The rice balls were made of moist fragrant rice and were quite soft with a mild salty gingery flavor. It was just okay on its own, but it goes really well with the Chung Hwa’s Hainan chicken. I normally don’t dig steamed chickens, preferring them crispy fried, but these ones were quite good, especially with soy sauce.

Chung Hwa's Chicken Rice Ball
HAINAN CHICKEN SOY SAUCE, YUM!

Chung Hwa's Chicken Rice Ball
FORGETTABLE LEMONADE

Serving size is good enough for the three of us, so it was quite affordable at  22.30 MYR. To wash everything down, we each had a glass of a lemonade-like drink which was quite forgettable.

Chung Hwa's Chicken Rice Ball
FOOD TRIP MELAKA!

Can you say burp?! We definitely can! It was a good two short days of eating in Melaka and we knew we barely scratched the surface of the city’s food scene. So how does it fare with Penang’s cuisine? Well, they’re really not comparable as those we have tried in Melaka don’t have a counterpart in Penang. Well, besides the mee goreng, but KL’s wins that round, hands down.

 

+ + + U P D A T E   2 0 1 6 + + +

 

ROTI JOHN ERA

ADDRESS: 42 JALAN TUNG SRI NALANG, KAMPUNG DURIAN DARUN, BUKIT CINA, MELAKA, MALAYSIA | GPS MAP: 2.203625, 102.252789

Roti John Melaka
ROTI JOHN IN MELAKA ~ MYR 2.60

The first night we stalked around the area near The Pines Melaka hotel near Bukit Cina for dinner, we chanced on a hole-in-the-wall eatery hawking roti sandwiches. But it wasn’t the traditional Malay bread that struck me when we passed their stall, but a baguette-like bread being fried on an open pan. Roti john, it was called.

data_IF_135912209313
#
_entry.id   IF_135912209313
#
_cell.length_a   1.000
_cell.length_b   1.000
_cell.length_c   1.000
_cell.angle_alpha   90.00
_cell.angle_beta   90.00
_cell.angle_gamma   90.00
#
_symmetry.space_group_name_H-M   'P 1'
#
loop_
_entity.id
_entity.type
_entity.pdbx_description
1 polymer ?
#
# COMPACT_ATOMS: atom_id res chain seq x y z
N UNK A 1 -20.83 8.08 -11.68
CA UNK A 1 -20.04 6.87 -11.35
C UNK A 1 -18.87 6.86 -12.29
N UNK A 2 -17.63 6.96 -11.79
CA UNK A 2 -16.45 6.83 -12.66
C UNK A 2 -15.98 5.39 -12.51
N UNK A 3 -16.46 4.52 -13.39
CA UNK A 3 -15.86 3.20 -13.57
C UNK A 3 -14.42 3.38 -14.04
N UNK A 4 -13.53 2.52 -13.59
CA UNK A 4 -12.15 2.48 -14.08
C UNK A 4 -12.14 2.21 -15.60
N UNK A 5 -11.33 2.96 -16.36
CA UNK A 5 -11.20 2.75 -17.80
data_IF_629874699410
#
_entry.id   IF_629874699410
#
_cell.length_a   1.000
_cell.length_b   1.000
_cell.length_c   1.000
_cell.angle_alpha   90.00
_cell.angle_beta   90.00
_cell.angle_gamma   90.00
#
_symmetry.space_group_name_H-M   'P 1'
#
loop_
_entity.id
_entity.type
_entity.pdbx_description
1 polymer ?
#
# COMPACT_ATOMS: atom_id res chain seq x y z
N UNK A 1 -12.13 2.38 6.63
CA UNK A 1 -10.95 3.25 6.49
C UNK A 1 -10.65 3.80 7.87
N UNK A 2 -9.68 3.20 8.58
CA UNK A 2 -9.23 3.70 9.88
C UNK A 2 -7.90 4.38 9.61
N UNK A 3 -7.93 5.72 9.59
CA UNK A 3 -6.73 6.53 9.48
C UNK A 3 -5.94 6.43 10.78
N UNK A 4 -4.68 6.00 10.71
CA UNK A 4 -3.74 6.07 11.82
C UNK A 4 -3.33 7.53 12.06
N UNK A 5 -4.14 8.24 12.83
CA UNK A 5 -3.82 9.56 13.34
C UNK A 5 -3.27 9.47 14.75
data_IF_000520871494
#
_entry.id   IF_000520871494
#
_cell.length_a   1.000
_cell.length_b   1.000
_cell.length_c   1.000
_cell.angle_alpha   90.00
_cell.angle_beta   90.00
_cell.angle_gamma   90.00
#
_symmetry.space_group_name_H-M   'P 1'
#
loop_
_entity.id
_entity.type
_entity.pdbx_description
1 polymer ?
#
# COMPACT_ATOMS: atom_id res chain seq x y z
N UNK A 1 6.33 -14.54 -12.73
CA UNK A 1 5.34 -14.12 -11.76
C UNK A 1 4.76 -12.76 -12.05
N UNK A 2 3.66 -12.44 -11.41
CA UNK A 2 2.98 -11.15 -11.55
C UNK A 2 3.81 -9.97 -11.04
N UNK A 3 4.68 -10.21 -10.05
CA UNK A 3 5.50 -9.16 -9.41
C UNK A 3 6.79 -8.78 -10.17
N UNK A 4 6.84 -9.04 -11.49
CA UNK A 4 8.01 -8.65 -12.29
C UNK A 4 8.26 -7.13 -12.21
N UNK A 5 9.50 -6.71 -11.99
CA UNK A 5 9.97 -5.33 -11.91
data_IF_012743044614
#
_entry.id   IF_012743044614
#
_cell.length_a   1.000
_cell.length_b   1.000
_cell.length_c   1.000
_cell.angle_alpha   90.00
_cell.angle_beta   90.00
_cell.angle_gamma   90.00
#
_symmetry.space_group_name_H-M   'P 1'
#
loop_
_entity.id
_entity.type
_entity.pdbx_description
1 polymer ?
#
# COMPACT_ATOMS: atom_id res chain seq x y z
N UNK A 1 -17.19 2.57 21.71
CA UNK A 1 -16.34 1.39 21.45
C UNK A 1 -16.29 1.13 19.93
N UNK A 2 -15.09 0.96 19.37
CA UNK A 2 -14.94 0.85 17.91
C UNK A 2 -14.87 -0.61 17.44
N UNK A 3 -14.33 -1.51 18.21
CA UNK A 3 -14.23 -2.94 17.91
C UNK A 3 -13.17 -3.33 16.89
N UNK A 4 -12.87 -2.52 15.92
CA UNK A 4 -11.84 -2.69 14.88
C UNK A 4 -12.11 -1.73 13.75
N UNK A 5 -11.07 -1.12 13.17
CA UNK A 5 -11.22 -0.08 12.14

The next day, we made sure to buy one before heading to our usual mee goreng haunt, wanting to pair it with our favourite Malaysian noodle dish.

Roti John Melaka
SINFULLY GOOD

Story has it that this particular sandwich originated from Singapore during the sixties. The story goes that an English dude asked a hawker if he has a hamburger. With no such item on the menu, the vendor thought of frying a loaf of bread set with muttons, onions and eggs; everything, altogether. He then gave it to the Englishman and told him, please eat this roti, John. And that apparently, was how it got its name.

Roti John Melaka
MEE GORENG PLUS ROTI JOHN

Melaka’s version of roti john is a bit different, however. They don’t use muttons, but rather, mushed fish fillet incorporated in an egg batter spread inside the bun. This gets fried, bread and all, into a golden crisp. Afterwards, they put in some greens, mayonnaise, ketchup and cheese. Finally, it gets chopped and is presented to you in all its greasy glory.

The taste? Sinfully delicious; crispy outer layer, moistly soft bun with a crunchy inner core. It is very, very messy as well. I suggest you set it on a thick wad of tissue paper while letting it cool down to lessen its oiliness.

 

 

KEDAI LEMPENG ZANA HAWKER CENTER

ADDRESS: JALAN BENDAHARA, BUKIT CINA, MELAKA, MALAYSIA | GPS MAP: 2.201232, 102.252938